Harvesting from Outside Safe Zone – Hair Restoration Gone Wrong

This is a case study of a patient who had a bad experience from a clinic operating in Malaysia. Without doing proper research, the unsuspecting patient, a Malaysian-Chinese man, aged 27, fell victim to a bad hair transplant. The patient was looking for a hair restoration surgery due to his receding hairline and was promised a successful result. Unfortunately, the doctor had little experience and harvested his hair from a non-safe donor area (Figure 1).

An experienced hair restoration surgeon would know where the appropriate donor area or the safe zone is, and why it’s important to harvest only from that zone. Unlike the donor site, hair at the non-safe donor area of patients suffering from male pattern baldness are genetically coded to fall off and have no resistance to baldness, and therefore are not permanent.

Inderjit Kaur, MBBS

Case study submitted by: Inderjit Kaur, MBBS, ISHRS Member, Diplomate of ABHRS
CEO of Klinik Dr Inder, Kuala Lumpur, Malaysia.

Figure 1: Hair harvested from a non-safe donor area.

Choosing the wrong donor site is not the only issue in this case. Another issue is the density discrepancy effect (Figure 2). The density discrepancy can be seen between his native hairline and the restoration zone where there is a huge contrast in the density of the hair. One can see straight through the restored hair to the native zone as there’s zero blending effect. This cosmetic issue is even more evident from the frontal and side views. This is due to the poor hair growth where hair harvested from the non-safe zone fell off after some time, despite the initial high-density restoration. This causes the hair density to decrease thus creating the density discrepancy effect.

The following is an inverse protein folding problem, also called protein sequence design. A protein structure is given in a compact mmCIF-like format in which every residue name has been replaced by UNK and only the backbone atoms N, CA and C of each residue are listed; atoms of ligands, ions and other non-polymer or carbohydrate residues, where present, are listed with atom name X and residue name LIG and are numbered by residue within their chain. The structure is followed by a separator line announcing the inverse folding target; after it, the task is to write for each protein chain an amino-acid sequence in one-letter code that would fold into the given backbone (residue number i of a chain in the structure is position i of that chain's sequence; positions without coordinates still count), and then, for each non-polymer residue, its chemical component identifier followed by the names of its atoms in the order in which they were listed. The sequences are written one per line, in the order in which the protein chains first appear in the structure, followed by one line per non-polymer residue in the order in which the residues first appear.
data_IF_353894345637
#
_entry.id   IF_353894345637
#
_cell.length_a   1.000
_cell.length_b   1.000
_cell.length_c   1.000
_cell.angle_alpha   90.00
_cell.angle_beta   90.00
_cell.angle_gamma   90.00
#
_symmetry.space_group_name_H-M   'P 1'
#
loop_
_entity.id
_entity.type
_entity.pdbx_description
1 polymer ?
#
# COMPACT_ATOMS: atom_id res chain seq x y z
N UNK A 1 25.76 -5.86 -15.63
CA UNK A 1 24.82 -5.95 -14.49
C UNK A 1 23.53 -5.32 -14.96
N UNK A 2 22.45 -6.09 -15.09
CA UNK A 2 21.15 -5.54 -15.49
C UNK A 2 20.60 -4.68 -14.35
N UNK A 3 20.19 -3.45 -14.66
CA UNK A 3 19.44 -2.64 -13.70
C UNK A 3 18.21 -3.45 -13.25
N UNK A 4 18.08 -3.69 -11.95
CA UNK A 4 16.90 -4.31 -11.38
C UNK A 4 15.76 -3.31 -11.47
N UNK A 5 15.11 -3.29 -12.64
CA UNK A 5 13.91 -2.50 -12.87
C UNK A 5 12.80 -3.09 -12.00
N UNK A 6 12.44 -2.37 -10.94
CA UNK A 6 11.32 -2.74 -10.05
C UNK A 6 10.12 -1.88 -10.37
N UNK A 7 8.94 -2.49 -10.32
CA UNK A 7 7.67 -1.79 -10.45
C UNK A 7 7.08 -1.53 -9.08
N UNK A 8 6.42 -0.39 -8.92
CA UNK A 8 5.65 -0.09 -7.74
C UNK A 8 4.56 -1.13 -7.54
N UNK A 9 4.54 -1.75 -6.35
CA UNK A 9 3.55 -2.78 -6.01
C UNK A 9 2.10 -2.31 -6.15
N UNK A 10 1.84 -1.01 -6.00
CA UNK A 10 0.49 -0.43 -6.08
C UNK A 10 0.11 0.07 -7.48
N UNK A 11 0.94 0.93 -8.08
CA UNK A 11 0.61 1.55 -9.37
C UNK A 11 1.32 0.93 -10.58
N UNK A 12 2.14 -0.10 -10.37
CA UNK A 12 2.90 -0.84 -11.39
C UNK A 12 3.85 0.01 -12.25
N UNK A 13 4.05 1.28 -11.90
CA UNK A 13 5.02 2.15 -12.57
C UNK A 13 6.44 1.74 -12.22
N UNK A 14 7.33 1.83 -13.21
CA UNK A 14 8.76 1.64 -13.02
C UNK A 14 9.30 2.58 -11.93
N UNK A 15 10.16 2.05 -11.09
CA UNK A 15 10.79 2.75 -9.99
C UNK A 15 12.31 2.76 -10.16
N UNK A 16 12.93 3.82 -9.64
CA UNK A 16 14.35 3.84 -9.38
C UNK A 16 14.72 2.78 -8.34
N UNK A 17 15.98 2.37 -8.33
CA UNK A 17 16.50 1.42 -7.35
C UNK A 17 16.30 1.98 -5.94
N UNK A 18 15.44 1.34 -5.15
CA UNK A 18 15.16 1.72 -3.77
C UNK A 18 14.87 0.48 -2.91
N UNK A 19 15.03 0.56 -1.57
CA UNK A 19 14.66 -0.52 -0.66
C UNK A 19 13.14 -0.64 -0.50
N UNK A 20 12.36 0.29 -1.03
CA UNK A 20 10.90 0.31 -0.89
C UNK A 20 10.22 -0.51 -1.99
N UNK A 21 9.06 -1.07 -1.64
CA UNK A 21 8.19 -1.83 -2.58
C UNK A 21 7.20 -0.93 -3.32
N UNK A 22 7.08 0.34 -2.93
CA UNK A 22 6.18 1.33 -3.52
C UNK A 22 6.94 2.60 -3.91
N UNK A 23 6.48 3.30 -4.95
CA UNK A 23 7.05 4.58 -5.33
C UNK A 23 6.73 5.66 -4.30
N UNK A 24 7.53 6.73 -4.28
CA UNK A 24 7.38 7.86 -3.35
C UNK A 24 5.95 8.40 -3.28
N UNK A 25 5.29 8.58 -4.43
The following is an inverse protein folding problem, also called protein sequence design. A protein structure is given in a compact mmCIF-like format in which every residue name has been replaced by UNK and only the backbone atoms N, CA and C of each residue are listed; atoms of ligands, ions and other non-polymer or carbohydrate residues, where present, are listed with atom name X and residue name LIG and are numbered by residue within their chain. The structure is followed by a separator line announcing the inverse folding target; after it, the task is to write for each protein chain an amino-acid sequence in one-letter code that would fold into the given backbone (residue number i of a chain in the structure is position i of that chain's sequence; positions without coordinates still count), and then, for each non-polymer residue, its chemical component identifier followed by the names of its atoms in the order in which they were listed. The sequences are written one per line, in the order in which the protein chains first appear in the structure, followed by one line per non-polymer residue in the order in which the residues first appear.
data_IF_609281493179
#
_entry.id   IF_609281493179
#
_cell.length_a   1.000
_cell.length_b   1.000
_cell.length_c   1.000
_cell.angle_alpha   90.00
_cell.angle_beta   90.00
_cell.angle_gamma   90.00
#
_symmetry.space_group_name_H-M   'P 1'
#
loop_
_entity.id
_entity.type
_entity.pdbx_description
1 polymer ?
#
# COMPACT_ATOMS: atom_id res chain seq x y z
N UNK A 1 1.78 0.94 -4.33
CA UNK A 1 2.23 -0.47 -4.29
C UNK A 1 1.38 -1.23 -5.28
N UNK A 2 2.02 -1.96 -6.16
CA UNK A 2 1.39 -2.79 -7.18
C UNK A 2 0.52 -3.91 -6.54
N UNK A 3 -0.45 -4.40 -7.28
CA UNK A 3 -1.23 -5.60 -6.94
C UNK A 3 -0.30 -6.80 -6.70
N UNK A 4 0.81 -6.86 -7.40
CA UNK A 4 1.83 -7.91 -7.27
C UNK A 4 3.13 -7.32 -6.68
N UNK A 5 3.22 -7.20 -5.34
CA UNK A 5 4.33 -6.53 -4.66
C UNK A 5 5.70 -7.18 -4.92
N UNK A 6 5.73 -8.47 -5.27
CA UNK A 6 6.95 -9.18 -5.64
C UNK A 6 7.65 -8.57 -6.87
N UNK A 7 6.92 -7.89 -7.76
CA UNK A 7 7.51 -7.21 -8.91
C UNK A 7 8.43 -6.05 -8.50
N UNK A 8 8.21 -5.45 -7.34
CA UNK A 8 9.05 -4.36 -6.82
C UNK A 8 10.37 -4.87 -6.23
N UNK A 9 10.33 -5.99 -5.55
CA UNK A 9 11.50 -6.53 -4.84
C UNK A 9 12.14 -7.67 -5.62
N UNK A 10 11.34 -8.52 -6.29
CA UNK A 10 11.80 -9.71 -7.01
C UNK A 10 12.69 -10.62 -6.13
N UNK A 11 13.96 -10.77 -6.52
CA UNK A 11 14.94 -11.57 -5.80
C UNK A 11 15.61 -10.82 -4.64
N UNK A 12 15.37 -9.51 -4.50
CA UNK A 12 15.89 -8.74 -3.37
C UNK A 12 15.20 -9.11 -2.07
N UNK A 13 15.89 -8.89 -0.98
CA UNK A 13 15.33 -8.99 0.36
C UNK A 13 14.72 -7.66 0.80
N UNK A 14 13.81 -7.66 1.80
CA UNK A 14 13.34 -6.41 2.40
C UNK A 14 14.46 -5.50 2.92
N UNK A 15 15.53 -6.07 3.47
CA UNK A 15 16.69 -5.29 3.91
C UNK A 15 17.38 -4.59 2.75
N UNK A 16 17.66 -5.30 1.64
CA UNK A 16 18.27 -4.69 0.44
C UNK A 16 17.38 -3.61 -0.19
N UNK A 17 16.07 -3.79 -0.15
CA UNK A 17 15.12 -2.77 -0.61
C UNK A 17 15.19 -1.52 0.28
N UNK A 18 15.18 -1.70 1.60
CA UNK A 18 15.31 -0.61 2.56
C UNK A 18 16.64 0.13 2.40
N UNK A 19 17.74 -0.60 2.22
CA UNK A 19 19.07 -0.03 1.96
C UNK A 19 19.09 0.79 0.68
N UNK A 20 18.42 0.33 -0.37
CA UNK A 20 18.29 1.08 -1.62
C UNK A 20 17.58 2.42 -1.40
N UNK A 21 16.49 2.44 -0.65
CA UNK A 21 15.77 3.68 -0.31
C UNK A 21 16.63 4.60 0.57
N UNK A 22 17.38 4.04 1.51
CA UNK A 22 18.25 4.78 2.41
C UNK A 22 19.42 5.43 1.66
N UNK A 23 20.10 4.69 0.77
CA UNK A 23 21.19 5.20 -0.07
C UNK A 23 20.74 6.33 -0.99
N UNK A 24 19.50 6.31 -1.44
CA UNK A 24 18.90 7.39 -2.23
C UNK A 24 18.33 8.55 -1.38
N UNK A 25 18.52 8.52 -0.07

Figure 2: Density discrepancy between native hairline and restoration zone due to poor hair growth with double follicles.

In addition, the hairs are also placed angularly incorrect and inconsistent. The improper angulation of the grafts is due to the recipient site not properly angled, causing the hair to be placed perpendicular to the scalp and not following the region’s ideal angle of growth (Figure 3)

Figure 3: Improper grafts angulation

Another thing to address is the construction of the temporal points on a young patient. (Figure 4). An individual as young as this patient with significant hair loss would be the worst candidate to get temporal points. The reason is that someone young with a hair loss may run out of donor hair to cover the temporal loss that can potentially develop in other parts of the head that would later suffer from hair loss. The error of judgement on the right candidate in this case may be due to unethical business practice or lack of knowledge on the part of the doctor, which is highly unacceptable.

Figure 4: Construction of temporal points on young patient.

The patient informed Dr. Inder Kaur that he went back to the clinic to complain about the result but was told by the doctor there that it looked good and that it was normal. The unhappy patient who disagreed with the doctor’s conflicting opinion was offered a fix for free. However, according to him, and rightfully so, he preferred to not have this doctor touch his head again.